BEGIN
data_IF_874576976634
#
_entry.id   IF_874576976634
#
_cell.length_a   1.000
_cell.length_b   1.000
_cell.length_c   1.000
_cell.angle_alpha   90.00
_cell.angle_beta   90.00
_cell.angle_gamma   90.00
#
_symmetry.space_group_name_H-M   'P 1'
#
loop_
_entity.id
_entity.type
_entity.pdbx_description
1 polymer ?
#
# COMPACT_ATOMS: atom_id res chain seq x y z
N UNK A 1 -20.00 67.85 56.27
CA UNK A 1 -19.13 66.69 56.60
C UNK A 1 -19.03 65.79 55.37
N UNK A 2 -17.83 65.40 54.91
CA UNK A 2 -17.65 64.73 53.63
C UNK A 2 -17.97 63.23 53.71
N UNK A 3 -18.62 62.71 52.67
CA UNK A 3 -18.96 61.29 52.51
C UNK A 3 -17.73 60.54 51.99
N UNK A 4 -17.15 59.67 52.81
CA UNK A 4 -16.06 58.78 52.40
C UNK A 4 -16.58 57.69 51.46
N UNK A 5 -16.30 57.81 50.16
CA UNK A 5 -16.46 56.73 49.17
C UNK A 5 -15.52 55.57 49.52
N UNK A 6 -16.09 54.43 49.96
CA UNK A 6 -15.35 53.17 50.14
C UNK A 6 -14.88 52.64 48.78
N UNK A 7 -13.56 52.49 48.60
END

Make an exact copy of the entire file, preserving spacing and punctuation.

data_IF_874576976634
#
_entry.id   IF_874576976634
#
_cell.length_a   1.000
_cell.length_b   1.000
_cell.length_c   1.000
_cell.angle_alpha   90.00
_cell.angle_beta   90.00
_cell.angle_gamma   90.00
#
_symmetry.space_group_name_H-M   'P 1'
#
loop_
_entity.id
_entity.type
_entity.pdbx_description
1 polymer ?
#
# COMPACT_ATOMS: atom_id res chain seq x y z
N UNK A 1 -20.00 67.85 56.27
CA UNK A 1 -19.13 66.69 56.60
C UNK A 1 -19.03 65.79 55.37
N UNK A 2 -17.83 65.40 54.91
CA UNK A 2 -17.65 64.73 53.63
C UNK A 2 -17.97 63.23 53.71
N UNK A 3 -18.62 62.71 52.67
CA UNK A 3 -18.96 61.29 52.51
C UNK A 3 -17.73 60.54 51.99
N UNK A 4 -17.15 59.67 52.81
CA UNK A 4 -16.06 58.78 52.40
C UNK A 4 -16.58 57.69 51.46
N UNK A 5 -16.30 57.81 50.16
CA UNK A 5 -16.46 56.73 49.17
C UNK A 5 -15.52 55.57 49.52
N UNK A 6 -16.09 54.43 49.96
CA UNK A 6 -15.35 53.17 50.14
C UNK A 6 -14.88 52.64 48.78
N UNK A 7 -13.56 52.49 48.60